Nonverbal Learning Disability
Nonverbal Learning Disability describes a well-defined profile that includes strengths in verbal abilities contrasted with deficits in visual-spatial abilities.
Individuals with NVLD often have trouble with some of the following: organization, attention, executive functioning, nonverbal communication, and motor skills.
A significant discrepancy between verbal comprehension and perceptual reasoning abilities, in which verbal skills are greater than perceptual skills, is a necessary feature to make the NVLD diagnosis, but it is not sufficient in the absence of sustained academic, professional, social, and emotional difficulties.
Relative Verbal Strengths and Perceptual Deficits
Children with NVLD have strengths in verbal reasoning, such as a well-developed vocabulary, rote learning skills, strong factual recall when information is presented without context, and remembering concrete details from a story. In contrast, they have trouble understanding the “big picture” and identifying the main idea in a narrative. Children with NVLD also struggle with life skills that require an understanding of spatial relationships, such as recognizing how parts fit together into a whole, completing jigsaw puzzles and building with blocks, learning routes for travel, and manipulating objects in space.
Fine Motor Control Deficits
Children with NVLD have trouble developing fine-motor skills and may have poor handwriting, difficulty learning to tie their shoelaces, and problems using small tools and utensils.
Executive Functioning and Attention Deficits
Children with NVLD may have weak executive functions or difficulty sustaining their attention. However, whether these problems are essential attributes of NVLD, or are simply common co-occurring issues in children who come to clinical attention, is unknown. These children may have trouble handling new tasks, solving problems and remaining flexible in their thinking. They may also have difficulty staying focused, completing multi-step instructions, organizing tasks and materials, controlling their impulses, and they may have other symptoms associated with Attention-Deficit/Hyperactivity Disorder (ADHD).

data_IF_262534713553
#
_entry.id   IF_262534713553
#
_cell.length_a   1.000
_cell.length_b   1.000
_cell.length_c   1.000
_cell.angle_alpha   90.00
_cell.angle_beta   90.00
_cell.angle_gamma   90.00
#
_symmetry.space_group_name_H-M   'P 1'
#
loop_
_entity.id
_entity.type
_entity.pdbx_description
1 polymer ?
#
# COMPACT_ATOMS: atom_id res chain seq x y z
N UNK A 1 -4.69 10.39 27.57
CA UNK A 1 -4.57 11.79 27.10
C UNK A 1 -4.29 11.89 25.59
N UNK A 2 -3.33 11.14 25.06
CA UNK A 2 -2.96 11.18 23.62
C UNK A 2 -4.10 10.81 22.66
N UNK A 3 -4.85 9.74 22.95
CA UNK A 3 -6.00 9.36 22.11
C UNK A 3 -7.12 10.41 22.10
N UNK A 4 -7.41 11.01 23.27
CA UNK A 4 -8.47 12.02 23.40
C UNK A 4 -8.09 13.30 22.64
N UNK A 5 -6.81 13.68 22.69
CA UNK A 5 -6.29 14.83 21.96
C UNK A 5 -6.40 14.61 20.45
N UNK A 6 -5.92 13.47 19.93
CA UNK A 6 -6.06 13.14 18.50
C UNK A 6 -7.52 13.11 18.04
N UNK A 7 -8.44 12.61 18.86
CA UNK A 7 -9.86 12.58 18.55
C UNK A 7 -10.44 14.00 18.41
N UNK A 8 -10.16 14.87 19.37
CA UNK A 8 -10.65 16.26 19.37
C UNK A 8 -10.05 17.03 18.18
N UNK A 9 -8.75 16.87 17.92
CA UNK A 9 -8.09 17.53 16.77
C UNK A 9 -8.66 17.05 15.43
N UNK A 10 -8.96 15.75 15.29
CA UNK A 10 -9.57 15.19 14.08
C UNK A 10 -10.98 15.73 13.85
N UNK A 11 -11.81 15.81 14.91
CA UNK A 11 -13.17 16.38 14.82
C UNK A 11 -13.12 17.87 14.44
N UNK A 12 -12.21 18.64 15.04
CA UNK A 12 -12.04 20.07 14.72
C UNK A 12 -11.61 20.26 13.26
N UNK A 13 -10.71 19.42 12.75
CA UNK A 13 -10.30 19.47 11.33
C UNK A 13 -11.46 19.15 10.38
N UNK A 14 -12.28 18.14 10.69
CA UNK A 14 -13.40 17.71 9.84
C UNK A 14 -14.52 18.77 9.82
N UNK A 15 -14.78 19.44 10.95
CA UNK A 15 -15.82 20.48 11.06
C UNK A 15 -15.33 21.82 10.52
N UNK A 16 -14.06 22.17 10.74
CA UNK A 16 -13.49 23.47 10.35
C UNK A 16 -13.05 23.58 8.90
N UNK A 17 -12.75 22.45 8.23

Children with NVLD are usually interested in social relationships and have the capacity for empathy, but may report feeling isolated and complain that they do not have satisfying relationships with their peers. Children with NVLD can have trouble understanding humor, which may contribute to their social problems. Clinicians believe that children with NVLD may suffer from depression and anxiety disorders more than children without NVLD, although this clinical impression currently lacks strong empirical support. A significant discrepancy between verbal comprehension and perceptual reasoning abilities, in which verbal skills are greater than perceptual skills, is a necessary feature to make the NVLD diagnosis.
Children with NVLD may have difficulty learning math concepts and procedures. In early years of school they may have trouble with numerocity, telling time, the value of coins, and greater-than and less-than relationships. In later years they may have problems translating fractions to decimals and associated procedures. Identifying and describing geometric shapes and reading graphs and charts may be difficult for children with NVLD. Children with NVLD may have trouble with certain language-based tasks in school that require understanding the big picture or solving new problems. For example, beginning in 3rd or 4th grade, they may have trouble with reading comprehension, as opposed to in earlier years when the focus was on sounding out words and the structure of stories. Children with NVLD may have a hard time answering inferential questions about literature. They also may have problems interpreting metaphors and understanding multiple meanings of words in a text. For similar reasons, they may have difficulty writing essays and trouble identifying information and evidence that support their point of view or thesis.
Excerpted from https://nvld.org/for-clinicians-and-scientists/
The NVLD Project is dedicated to raising awareness, building support, and creating helpful solutions for children, adolescents, and adults with Non-Verbal Learning Disability. This goal is accomplished through a variety of programs, including educational workshops, research, and community outreach. Long term, The NVLD Project seeks to define and establish NVLD as a valid disorder in the Diagnostic and Statistical Manual of Mental Disorders (DSM).